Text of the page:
If you haven’t joined twitter with a writing account, you are missing out. While twitter can seem intimidating and difficult to navigate initially, it is invaluable for writers in all stages of their career.
Here are a few things twitter can offer:
GIANT writing community
Indie writers, unpublished writers, bloggers, traditionally published writers, pretty much everyone is on twitter supporting each others. Under hashtags #amwriting, #amediting, #amquerying you can connect with other writers in the same stage as you. There are also weekly challenges such as #1linewed where you share a line from your work in progress and #Sundayblogshare where bloggers share their work. The more you explore, the more you will find to connect you with others who support share your passions.
Run by editors, agencies, and other writers (Shout out to Brenda Drake) pitch contests give writers an opportunity to connect with agents and editors who are interested in their 140 character pitch of their story. Some pitch contests connect you to mentors who will help you clean up your manuscript, some win you prizes like edits or agent reviews. Keep an eye open for any and all pitch contests to see which ones will be best for you.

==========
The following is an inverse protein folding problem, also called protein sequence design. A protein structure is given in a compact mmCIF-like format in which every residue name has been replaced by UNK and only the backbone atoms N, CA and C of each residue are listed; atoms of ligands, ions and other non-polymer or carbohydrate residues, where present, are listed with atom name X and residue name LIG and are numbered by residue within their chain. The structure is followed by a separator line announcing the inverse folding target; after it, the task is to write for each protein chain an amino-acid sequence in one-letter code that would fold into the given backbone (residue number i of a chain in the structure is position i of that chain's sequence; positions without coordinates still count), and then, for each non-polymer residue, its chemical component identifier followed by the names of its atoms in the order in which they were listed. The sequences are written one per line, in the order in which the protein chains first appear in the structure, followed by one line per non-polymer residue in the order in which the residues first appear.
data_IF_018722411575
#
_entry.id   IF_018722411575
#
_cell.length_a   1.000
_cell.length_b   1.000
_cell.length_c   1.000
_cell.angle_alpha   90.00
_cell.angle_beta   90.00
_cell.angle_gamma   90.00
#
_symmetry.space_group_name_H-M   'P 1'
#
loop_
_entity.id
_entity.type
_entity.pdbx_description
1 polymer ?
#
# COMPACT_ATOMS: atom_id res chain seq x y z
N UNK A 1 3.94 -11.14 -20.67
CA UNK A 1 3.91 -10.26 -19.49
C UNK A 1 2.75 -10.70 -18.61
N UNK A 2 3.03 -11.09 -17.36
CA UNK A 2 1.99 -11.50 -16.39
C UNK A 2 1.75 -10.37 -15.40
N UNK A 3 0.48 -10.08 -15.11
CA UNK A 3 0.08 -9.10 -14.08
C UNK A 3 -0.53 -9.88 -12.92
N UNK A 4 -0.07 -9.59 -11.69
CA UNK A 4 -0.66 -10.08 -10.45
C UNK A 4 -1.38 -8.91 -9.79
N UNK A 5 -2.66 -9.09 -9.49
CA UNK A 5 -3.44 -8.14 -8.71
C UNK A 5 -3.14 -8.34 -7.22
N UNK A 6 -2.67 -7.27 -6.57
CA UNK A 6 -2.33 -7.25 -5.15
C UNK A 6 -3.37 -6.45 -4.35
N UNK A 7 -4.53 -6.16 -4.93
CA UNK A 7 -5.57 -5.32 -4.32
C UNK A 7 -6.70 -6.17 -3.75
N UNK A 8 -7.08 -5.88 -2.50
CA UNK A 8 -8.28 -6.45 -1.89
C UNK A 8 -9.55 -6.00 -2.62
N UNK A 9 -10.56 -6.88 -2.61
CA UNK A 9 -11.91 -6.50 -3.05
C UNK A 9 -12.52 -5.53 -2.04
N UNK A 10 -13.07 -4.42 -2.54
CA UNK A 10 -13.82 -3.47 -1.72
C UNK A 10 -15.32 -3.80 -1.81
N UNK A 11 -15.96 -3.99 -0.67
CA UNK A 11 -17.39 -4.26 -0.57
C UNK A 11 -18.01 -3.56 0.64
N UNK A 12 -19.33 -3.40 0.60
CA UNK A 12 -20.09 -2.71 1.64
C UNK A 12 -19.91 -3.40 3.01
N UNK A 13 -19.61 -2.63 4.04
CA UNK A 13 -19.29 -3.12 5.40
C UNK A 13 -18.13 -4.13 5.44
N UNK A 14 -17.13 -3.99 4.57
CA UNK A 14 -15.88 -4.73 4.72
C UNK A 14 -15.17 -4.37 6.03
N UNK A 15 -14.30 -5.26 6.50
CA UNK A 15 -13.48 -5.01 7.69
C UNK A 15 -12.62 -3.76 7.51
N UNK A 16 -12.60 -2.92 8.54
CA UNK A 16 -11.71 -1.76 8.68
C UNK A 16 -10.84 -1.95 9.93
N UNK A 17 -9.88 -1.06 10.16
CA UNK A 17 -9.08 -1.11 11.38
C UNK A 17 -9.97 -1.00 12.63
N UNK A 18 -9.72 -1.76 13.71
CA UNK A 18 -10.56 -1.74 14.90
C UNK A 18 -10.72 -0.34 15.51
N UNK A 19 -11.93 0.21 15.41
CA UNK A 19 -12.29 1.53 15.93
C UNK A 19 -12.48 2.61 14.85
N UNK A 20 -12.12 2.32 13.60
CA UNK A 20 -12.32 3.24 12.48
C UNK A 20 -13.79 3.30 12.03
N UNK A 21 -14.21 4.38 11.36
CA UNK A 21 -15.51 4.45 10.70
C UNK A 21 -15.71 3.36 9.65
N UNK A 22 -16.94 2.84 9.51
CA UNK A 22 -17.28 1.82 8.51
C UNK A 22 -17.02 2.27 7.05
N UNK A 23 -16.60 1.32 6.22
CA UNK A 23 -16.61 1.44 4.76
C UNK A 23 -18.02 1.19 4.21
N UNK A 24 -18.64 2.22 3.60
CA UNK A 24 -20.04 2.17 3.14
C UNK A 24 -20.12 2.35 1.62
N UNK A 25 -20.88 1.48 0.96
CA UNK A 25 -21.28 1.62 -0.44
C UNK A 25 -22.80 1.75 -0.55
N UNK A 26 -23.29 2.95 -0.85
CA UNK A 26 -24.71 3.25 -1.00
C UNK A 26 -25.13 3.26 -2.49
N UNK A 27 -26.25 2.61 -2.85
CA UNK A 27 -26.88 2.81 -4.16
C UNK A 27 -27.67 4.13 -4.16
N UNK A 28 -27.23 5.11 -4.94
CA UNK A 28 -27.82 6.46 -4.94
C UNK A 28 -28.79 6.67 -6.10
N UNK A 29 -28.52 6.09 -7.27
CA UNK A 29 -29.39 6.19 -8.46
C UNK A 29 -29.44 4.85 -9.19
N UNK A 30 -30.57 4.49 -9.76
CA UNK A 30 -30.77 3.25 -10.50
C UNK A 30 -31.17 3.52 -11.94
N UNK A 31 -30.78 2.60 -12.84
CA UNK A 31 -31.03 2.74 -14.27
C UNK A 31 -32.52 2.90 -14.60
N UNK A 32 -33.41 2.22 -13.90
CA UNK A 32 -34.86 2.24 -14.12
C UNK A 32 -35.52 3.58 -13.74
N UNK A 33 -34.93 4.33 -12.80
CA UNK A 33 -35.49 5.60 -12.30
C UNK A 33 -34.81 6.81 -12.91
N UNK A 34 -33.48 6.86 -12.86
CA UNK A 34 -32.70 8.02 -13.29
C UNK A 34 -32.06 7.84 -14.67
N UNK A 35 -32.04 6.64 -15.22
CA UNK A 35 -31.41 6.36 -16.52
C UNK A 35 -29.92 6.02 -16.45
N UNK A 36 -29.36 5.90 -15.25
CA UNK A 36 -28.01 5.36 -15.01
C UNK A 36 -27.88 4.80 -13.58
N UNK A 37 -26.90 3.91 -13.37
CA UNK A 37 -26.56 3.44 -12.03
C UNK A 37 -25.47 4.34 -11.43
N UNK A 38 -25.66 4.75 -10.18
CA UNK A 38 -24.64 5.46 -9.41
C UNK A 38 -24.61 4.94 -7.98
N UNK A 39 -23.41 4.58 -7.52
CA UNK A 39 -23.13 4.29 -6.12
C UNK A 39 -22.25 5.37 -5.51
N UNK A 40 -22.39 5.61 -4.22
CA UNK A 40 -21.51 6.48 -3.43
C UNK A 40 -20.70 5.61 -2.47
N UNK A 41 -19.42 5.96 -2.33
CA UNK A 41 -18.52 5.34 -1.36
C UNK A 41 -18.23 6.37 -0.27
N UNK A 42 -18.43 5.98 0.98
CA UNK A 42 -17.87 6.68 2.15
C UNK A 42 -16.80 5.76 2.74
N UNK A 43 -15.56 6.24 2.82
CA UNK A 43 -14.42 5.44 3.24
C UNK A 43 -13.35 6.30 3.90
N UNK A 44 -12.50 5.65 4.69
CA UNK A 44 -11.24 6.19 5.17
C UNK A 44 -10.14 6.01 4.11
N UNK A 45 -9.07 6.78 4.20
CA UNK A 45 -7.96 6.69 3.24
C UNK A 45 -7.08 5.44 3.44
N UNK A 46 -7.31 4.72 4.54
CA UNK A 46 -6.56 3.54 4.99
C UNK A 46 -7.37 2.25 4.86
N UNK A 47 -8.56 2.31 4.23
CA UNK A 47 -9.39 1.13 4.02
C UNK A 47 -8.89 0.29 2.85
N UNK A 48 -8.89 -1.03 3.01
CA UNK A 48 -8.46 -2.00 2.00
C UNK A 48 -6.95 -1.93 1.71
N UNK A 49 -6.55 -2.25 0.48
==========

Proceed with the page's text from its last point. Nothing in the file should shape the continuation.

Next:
Manuscript Wish List
Now with a new website to back it up manuscriptwishlist.com, the hashtag #MSWL is where agents and editors post the book they would really love to find in their inbox. Some are very specific, “Latin Fairies plot space mission to escape from ghosts”, and some very broad “Really scary horror!” but going through the post can help you see what the industry is looking for and narrow down your search for agents.
Agent Twitter accounts
Some agents provide a wealth of knowledge to those who follow them. They participate in organized open discussions with writers, they post things like #tenqueries where they address what is good or bad about queries in their inbox. They link articles that they feel are important and relevant to the industry.
In short they tell you exactly what they are looking for and exactly what will discourage them from choosing you. Every agent is different, but you can learn a lot about who to query and when from following feeds.
What have I missed? What do you find most valuable on twitter for writers?